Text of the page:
Betsy DeVos is the new secretary of education. Her rocky confirmation process has raised questions about how she will lead the agency that has so much influence over the lives of students at all stages of the education system. Because her focus has been on K–12 and there is little evidence that she has given much thought to higher education policy, we do not know what her priorities will be for college access and success. Still, DeVos’s positions on K–12 education provide clues about how she might work with Congress to change higher education.
We know that DeVos believes in markets and opposes regulation. Although the secretary of education cannot unilaterally reverse all established regulations, she can instruct her staff to work with the White House and Congress to repeal existing protections. The announcement of Jerry Falwell Jr.’s role in leading a task force on higher education reform also suggests that the White House plans to direct a program of deregulation.
While DeVos will not be at the center of the activity, all signals point to her going along with changes that will support the interests of for-profit players in higher education—not putting the interests of students at the top of the agenda.
Devos’s positions on charter schools and vouchers provide strong signals that she will advocate stepping back from federal regulations designed to protect college students from institutional fraud and abuse. Instead, she is likely to argue that the government’s role should be to provide information. From this perspective, armed with this information, parents and students will make their own decisions. Institutions that do not serve students well will struggle to meet enrollment targets. The invisible hand of the competitive market will eliminate institutions that make false promises.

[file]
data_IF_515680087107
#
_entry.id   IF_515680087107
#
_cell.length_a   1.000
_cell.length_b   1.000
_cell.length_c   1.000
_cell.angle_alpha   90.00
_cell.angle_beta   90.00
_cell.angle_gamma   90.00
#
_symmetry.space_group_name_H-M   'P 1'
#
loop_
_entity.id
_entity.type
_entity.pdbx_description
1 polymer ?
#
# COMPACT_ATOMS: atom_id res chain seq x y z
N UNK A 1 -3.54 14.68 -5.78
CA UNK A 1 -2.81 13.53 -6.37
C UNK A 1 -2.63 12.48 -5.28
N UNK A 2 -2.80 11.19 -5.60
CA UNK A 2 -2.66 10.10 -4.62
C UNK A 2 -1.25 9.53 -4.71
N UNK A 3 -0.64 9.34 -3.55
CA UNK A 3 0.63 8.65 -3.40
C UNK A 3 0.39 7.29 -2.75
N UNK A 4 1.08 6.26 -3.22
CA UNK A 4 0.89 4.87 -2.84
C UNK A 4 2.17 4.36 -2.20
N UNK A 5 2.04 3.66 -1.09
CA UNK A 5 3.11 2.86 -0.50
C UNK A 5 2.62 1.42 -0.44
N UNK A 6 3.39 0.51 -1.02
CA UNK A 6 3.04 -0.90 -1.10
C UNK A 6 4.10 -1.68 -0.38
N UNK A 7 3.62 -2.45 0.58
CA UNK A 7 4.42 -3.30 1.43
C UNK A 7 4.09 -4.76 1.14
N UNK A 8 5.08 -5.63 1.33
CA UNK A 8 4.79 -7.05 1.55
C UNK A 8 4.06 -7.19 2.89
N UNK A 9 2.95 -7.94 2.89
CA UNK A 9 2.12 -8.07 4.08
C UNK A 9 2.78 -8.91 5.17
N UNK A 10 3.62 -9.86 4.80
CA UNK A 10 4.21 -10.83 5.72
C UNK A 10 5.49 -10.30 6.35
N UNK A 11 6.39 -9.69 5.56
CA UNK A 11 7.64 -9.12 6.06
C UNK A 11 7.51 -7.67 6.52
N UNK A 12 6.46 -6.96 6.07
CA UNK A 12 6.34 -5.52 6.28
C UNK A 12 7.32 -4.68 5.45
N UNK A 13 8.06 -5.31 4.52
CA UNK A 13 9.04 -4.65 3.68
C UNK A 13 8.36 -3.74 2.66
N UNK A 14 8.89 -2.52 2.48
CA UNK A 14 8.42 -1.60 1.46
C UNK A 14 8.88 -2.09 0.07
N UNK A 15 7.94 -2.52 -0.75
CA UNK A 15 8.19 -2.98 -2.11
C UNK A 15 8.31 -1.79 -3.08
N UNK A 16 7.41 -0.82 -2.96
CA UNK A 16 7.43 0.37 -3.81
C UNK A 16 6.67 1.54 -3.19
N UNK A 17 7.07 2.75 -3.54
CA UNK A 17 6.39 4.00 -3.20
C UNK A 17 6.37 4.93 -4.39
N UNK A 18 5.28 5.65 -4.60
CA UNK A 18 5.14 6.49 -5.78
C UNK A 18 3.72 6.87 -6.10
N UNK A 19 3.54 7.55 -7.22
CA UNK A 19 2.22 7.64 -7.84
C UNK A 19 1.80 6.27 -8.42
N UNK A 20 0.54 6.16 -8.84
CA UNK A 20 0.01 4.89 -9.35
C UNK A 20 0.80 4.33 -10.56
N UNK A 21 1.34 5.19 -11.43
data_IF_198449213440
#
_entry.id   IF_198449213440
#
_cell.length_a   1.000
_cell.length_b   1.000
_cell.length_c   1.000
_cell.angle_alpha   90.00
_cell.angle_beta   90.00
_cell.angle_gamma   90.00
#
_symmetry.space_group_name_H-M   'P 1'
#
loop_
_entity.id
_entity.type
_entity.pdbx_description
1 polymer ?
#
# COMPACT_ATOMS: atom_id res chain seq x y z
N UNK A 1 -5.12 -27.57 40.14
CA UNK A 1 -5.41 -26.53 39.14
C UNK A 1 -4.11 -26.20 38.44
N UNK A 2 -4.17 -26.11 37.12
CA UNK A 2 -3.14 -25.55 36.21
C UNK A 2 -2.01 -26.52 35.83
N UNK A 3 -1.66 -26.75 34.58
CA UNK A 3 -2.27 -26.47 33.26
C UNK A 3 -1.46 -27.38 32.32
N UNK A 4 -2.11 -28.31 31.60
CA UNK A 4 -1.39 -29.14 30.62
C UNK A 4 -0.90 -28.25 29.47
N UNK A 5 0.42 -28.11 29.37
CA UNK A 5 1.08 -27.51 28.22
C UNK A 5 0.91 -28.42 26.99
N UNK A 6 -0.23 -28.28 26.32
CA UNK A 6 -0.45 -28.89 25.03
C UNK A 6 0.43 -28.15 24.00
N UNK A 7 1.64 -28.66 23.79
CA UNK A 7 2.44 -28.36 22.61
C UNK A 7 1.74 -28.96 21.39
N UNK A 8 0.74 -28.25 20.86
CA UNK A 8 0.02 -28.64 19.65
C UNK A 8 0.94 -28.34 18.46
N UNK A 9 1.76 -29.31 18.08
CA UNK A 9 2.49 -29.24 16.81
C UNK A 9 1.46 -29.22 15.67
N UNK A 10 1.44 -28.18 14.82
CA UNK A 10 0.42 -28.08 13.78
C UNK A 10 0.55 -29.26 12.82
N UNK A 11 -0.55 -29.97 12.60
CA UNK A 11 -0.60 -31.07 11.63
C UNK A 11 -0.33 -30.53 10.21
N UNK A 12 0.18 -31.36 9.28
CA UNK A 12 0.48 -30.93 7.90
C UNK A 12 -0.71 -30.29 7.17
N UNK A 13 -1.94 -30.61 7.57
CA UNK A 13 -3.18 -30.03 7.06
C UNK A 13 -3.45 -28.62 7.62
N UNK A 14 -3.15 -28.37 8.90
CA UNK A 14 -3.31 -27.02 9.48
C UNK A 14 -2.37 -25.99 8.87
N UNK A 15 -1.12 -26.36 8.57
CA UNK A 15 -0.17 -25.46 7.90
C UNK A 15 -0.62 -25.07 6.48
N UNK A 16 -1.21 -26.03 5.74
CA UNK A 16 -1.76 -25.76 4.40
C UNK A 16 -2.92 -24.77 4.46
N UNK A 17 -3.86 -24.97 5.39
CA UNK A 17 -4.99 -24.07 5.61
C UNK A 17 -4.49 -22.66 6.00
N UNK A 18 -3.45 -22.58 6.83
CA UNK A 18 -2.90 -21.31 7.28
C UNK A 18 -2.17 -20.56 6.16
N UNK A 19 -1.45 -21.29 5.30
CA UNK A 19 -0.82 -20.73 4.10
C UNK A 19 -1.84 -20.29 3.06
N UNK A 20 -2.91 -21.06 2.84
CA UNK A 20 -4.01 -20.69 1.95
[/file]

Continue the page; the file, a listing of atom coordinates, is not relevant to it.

A shift away from oversight and toward support of market forces is likely to foster the resurgence of a for-profit sector of higher education that leaves many students worse off than they would have been had they never enrolled in college.
We do not know what DeVos’s position will be on Pell grants. She voices concern for low-income students, but seems unlikely to be a strong advocate for increasing the federal role in supporting them, either through the student aid system or through strengthening initiatives at the colleges that enroll large numbers of low- and moderate-income students.
It seems unlikely that proponents of revising private lenders’ role in the federal student loan system will succeed, although we could see a contraction of federal student lending that leads more students to rely on private markets with their minimal protections.
It’s important to remember that when it comes to college opportunity, regulation is not a clear partisan issue. The higher education community believes some regulations are critical for protecting students and others impede institutions’ ability to operate efficiently and effectively. The Obama administration introduced regulations on issues ranging from the definition of credit hours to how to handle sexual assault on campus, and many in the higher education community objected.
But under the Obama administration, the Department of Education also took significant action, in cooperation with the White House, to strengthen consumer protection in the higher education market and to reduce the burden of student debt. It is reasonable to believe that the department under DeVos, working with the new White House, will attempt to dismantle much of what the previous administration built. A cooperative Congress is likely to support these efforts.